Society of St John the Evangelist

Founded in Oxford in 1866, the Society of Saint John the Evangelist (SSJE) became the first male Anglican religious order of men to from since the Reformation. Father Founder, Richard Meux Benson, took vows of poverty, obedience and celibacy and, along with Simeon Wilberforce O’Neill and Charles Chapman Grafton, began a Society which would continue in Britain for almost 150 years.

 

Missionary work, both at home and overseas, was a fundamental aim of the Society and by the turn of the 20th century missions had been established in Bombay and Poona in India and Cape Town in South Africa. Work would also begin in America in 1870, and this would be followed in 1928 with a house opening in Ontario, Canada. At home, a church, mission house and schools were built in the Cowley district of Oxford, and in 1905 a purpose-built London home for the Society was established at Great College Street, Westminster. The work of the members of the Society would provide a template for those societies formed latterly, and the legacy of SSJE is clear, with churches and schools still fulfilling the needs of communities across three continents.

 

In 2011 the British Chapter of the Society came to an end, though an American Chapter based in Cambridge, Massachusetts still thrives.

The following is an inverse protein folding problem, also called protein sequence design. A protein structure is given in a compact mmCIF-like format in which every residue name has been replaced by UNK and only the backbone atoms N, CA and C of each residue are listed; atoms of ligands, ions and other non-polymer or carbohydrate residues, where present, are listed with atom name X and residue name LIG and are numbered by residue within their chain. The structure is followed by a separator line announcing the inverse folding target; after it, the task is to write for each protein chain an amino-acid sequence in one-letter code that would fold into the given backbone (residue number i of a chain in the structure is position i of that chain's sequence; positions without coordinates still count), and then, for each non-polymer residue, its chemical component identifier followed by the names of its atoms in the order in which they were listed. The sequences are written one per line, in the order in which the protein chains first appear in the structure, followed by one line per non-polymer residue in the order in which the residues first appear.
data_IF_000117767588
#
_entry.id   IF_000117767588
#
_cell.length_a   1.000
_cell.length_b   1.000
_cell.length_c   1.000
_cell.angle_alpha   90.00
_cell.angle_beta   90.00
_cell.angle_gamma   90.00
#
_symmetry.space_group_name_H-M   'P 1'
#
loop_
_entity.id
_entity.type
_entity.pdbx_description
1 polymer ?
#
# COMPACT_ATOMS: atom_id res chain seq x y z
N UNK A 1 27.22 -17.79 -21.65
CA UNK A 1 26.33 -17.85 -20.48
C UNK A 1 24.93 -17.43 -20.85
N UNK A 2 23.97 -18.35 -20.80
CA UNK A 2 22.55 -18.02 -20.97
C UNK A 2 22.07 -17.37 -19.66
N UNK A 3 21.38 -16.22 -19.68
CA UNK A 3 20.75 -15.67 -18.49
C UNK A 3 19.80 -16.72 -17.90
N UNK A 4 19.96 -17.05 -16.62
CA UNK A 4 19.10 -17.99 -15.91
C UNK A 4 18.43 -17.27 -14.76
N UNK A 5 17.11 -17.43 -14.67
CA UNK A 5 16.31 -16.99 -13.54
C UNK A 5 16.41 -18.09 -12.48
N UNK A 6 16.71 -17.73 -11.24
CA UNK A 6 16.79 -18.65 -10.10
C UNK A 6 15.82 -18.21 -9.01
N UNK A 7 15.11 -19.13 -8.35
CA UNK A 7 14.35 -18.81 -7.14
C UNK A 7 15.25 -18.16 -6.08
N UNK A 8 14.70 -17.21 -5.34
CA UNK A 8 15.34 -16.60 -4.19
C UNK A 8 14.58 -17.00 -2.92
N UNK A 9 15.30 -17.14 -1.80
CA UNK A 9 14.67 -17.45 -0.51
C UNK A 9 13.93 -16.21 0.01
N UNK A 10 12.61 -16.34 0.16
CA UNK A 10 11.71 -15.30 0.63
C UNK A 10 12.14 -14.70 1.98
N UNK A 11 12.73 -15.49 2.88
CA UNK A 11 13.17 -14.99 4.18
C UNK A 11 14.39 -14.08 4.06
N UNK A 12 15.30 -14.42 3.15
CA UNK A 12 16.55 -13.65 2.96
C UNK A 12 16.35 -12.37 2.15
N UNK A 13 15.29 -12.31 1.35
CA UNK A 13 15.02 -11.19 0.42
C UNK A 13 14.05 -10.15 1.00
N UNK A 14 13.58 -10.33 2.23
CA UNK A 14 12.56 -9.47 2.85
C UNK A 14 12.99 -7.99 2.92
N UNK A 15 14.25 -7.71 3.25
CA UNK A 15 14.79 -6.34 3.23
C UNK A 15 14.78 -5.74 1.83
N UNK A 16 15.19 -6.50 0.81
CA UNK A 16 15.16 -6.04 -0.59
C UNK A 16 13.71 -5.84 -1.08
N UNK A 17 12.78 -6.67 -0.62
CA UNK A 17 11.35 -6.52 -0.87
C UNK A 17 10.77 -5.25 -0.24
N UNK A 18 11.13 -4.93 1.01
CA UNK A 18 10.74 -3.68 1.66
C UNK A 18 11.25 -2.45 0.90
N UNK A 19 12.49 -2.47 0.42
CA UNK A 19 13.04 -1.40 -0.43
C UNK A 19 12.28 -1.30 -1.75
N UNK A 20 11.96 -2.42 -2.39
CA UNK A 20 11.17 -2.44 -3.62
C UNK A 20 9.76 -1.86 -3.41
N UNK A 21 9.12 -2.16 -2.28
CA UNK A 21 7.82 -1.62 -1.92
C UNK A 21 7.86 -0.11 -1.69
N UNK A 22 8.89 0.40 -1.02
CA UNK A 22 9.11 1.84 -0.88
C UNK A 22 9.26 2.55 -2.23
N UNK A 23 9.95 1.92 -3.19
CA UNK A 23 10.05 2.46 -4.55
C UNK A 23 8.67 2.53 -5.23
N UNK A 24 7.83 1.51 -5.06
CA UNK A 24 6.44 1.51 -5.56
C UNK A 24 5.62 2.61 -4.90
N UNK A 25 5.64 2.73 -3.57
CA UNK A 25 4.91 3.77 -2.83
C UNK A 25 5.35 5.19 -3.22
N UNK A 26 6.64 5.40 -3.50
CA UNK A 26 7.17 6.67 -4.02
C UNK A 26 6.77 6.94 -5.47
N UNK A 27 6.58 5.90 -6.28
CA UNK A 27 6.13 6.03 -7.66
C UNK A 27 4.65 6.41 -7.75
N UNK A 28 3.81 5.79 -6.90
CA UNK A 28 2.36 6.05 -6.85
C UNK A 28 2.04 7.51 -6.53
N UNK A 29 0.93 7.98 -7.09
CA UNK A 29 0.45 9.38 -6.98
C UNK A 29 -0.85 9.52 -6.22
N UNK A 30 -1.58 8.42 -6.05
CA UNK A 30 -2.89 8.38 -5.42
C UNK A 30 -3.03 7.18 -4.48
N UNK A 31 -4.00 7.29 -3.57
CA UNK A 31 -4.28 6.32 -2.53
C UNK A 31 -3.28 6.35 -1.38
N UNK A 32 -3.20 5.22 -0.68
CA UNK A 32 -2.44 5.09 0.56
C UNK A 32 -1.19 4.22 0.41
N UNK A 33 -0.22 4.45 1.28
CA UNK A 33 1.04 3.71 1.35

The SSJE collection, given to Lambeth Palace Library in 2012, provides a record of all the activities of the Fathers, including missionary work, conducting retreats and the delivering sermons and addresses. The overseas missionary work is particularly well recorded within the Fathers personal papers, with large quantities of letters from India and South Africa surviving to provide a vivid recollection of the early days of the Society in what were often harsh, uncompromising conditions. Also included are copies of the Rule and Statues by which the Fathers lived their lives, a range of minute books documenting the administration of the Society, a large number of photographs which feature various Fathers, the Society’s properties at home and abroad, the types of missionary work undertaken by the Fathers, and records which detail the establishing of the Society’s London House.

 

These papers are stored at the Church of England Record Centre.